Quotes from the Quran and from Rumi What light can Islamic sacred texts shed on the conflicts brewing in Gainsville and Manhattan?
by Sarah Van Gelderby Sarah Van Gelder
posted Sep 09, 2010
How can we counter the intolerance that is spiking this year as we come up to the anniversary of 9/11? I just wrapped up a blog about that here. To go with it, I asked my friend, Jamal Rahman, a Muslim Sufi minister at Seattle’s Interfaith Community Church, to suggest some verses from the Quran and from Rumi. Brother Jamal is one of the Interfaith Amigos who blog on the YES! website. His suggestions follow. I especially love the Rumi verse:
Greetings Sarah, I am enclosing some Quranic quotes and a Rumi poem (translator is Coleman Barks) at the end.
” Unto every one of you We have appointed a (different) law and way of life. And if God had so willed, He could surely have made you all one single community: but (He willed it otherwise) in order to test you by means of what He has vouchsafed unto you. Vie, then, with one another in doing good works.Unto God you all must return; and then He will make you truly understand all that on which you were wont to differ.” (Quran 5:48)
” Repel the evil deed with the one that is better. Then lo! He with whom you shared enmity will become as though he was a bosom friend.” (41:34)
” We believe in God and what has been sent down to us, what has been revealed to Abraham and Ismael and Isaac and Jacob and their offspring and what was given to Moses and Jesus and all other Prophets by the Creator, and we make no distinction between them.” ( Quran 2:136)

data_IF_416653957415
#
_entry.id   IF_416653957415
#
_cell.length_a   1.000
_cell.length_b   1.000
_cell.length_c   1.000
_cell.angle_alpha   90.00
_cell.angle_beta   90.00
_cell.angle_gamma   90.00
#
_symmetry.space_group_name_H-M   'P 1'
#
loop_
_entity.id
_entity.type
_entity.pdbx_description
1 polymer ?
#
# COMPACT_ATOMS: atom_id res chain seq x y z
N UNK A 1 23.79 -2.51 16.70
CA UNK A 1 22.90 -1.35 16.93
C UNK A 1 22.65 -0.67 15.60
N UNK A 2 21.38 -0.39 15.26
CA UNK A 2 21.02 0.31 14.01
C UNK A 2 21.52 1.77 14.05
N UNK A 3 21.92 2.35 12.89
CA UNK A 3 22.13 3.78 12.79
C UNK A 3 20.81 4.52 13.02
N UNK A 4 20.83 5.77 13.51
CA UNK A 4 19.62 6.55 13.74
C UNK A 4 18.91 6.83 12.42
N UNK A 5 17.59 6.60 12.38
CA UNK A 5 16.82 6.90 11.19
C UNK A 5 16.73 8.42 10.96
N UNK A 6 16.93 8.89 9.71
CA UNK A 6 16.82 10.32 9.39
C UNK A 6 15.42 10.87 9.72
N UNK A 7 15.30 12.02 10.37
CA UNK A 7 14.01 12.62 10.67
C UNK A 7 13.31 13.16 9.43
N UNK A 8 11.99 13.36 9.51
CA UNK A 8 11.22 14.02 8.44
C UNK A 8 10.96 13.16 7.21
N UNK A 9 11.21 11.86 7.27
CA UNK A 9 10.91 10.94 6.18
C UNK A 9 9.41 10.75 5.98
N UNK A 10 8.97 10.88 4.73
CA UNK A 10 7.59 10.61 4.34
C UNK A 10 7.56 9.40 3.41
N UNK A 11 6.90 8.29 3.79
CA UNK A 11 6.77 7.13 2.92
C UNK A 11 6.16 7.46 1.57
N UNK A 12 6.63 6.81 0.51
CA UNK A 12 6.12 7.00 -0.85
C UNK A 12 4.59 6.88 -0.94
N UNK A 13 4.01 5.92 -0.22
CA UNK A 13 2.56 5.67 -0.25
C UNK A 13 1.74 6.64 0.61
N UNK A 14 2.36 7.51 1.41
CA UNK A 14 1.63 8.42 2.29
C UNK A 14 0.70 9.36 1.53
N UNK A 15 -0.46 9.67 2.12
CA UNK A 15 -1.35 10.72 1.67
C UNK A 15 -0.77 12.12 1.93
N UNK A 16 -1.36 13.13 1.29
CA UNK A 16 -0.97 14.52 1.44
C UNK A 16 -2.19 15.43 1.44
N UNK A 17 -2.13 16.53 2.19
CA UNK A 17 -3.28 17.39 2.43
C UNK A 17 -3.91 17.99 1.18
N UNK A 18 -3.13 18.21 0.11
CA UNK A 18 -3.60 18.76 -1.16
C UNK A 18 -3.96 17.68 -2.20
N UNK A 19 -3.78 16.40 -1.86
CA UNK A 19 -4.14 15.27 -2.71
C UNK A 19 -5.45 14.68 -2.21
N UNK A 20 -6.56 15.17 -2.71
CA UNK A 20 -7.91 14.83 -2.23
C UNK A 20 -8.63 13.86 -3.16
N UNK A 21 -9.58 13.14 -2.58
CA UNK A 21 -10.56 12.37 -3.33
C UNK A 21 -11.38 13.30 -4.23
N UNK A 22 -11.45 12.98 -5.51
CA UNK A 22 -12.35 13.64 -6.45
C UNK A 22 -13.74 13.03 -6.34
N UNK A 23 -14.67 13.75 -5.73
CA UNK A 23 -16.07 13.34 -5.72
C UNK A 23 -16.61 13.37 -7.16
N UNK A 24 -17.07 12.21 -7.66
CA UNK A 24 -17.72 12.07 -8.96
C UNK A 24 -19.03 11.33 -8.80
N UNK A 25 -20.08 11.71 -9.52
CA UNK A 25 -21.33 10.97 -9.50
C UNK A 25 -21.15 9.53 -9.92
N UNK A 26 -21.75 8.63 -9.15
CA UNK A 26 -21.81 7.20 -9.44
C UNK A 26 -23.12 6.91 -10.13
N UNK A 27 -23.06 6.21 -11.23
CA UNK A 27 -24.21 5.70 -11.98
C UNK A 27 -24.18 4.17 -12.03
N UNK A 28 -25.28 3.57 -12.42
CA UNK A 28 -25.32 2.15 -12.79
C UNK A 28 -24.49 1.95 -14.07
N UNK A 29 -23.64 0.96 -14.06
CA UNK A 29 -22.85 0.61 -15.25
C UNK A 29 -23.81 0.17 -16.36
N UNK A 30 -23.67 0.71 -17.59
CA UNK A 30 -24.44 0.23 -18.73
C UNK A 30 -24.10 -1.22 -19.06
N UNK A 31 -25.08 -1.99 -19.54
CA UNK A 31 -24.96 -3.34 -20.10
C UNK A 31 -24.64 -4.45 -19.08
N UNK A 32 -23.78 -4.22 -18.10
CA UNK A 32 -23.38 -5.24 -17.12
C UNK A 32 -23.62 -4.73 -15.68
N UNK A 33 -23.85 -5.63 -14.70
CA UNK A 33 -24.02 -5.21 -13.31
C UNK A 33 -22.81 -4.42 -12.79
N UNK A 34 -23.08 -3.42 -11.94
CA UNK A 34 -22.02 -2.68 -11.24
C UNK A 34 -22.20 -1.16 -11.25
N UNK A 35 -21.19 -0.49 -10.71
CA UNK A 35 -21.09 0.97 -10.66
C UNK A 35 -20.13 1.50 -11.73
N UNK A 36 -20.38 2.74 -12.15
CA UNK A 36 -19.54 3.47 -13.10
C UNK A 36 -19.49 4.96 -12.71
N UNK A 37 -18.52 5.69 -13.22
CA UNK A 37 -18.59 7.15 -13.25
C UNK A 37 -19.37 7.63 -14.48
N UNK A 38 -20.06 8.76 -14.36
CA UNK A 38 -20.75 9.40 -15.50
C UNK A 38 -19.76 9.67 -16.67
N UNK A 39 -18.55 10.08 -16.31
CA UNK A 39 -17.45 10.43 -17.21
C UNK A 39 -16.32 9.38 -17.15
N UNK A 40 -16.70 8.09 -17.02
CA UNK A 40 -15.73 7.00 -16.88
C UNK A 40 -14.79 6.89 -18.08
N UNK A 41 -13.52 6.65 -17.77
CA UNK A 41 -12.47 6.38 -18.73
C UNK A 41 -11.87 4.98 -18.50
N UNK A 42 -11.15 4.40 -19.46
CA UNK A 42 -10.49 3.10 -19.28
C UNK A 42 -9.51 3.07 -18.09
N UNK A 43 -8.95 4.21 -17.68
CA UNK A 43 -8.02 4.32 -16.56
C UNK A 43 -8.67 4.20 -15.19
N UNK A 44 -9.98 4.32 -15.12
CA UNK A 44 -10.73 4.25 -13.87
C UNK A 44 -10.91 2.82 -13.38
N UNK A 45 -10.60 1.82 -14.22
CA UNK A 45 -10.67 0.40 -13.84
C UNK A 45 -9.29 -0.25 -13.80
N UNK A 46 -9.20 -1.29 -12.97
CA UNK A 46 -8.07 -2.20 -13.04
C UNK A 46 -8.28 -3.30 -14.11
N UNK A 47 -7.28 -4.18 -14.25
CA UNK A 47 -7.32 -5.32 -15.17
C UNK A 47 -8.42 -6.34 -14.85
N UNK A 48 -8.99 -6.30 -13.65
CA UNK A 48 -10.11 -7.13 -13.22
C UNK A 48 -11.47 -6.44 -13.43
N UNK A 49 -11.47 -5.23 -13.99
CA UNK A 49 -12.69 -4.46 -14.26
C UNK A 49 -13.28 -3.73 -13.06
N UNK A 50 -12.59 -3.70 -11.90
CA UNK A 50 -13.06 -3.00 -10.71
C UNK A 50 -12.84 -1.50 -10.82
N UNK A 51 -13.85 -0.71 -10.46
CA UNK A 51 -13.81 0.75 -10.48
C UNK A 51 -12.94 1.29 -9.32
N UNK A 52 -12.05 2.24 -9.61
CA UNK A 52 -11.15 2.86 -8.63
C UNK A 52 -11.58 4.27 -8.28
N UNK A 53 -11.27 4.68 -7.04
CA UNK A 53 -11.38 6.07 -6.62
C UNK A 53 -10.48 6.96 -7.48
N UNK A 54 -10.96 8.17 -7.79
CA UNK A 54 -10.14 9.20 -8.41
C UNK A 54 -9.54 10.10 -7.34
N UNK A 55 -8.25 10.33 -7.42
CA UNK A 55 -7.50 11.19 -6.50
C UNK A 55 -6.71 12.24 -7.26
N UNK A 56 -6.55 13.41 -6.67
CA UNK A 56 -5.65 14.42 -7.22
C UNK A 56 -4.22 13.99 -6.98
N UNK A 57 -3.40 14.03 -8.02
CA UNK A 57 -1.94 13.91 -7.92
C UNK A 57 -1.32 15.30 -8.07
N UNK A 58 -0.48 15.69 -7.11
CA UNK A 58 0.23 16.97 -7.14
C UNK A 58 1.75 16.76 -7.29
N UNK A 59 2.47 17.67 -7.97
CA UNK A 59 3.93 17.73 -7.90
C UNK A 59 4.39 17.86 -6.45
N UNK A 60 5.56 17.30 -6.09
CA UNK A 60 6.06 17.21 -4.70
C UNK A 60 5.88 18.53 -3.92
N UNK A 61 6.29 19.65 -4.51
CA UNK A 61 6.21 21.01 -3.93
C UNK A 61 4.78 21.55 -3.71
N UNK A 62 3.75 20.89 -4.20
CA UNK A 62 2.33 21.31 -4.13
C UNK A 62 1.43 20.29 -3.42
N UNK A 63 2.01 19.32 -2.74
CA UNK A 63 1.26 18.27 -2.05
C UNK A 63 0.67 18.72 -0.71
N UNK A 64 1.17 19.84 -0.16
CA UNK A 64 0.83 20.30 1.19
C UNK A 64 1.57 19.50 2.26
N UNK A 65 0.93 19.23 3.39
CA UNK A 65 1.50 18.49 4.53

“Truly, those who attain to faith in this Word as well as those who follow the Jewish faith and the Sabians and the Christians—and those who have faith in God, and the Final Day and do righteous deeds—no fear need they have and neither shall they grieve.” ( Quran 5:69)
The Indian Tree and One Song
Every war and every conflict
Between human beings has happened
Because of some disagreement about names.
It is such an unnecessary foolishness,
Because just beyond the arguing
There is a long table of companionship
Set and waiting for us to sit down.
What is praised is one, so the praise is one too,
Many jugs being poured into a huge basin.
All races, all religions, all this singing, one song.
The differences are just illusion and vanity.
Sunlight looks a little different
On this wall than it does on that wall
And a lot different on this other one,
But it is still one light.
We have borrowed these clothes,
These time-and-space personalities,
From a light, and when we praise,
Hegira 169–377 / AD 786–988, Umayyad of al-Andalus, Emirate and Caliphate periods
The most important in the Muslim West, the mosque that we know today is the result of successive extensions financed by Umayyad amirs and caliphs to consolidate their power and create capacity for a growing population. The space inside the majestic prayer room (totalling 12,000m2) is made possible through the repeated use of an ingenious system of double arches on columns organised into naves that run perpendicular to the qibla wall, creating the effect of a forest of palm trees. The room also has a maqsura (sanctuary for imam) and a mihrab (prayer niche), both sumptuously decorated.
Abu Hurairah (rAa) reported: The Prophet (as) said, “No food is better to man than that which he earns through his work. David (as), the Prophet of Allah, ate only out of his earnings from his manual work.”
Abu Musa (rAa) reported: The Prophet (as) said, “The honest Muslim trustee who carries out the duties assigned to him (in another narration he said, “Who gives”), and he gives in full, with his heart overflowing with cheerfulness, to whom he is ordered, is one of the two givers of charity”.
[Al-Bukhari and Muslim]
Abu Hurairah (rAa) reported: Messenger of Allah (as) said, “It is better for anyone of you to carry a bundle of wood on his back and sell it than to beg of someone, whether he gives him or refuses.”
[Al-Bukhari and Muslim]
Everyone needs to watch this video. All Americans should see this!!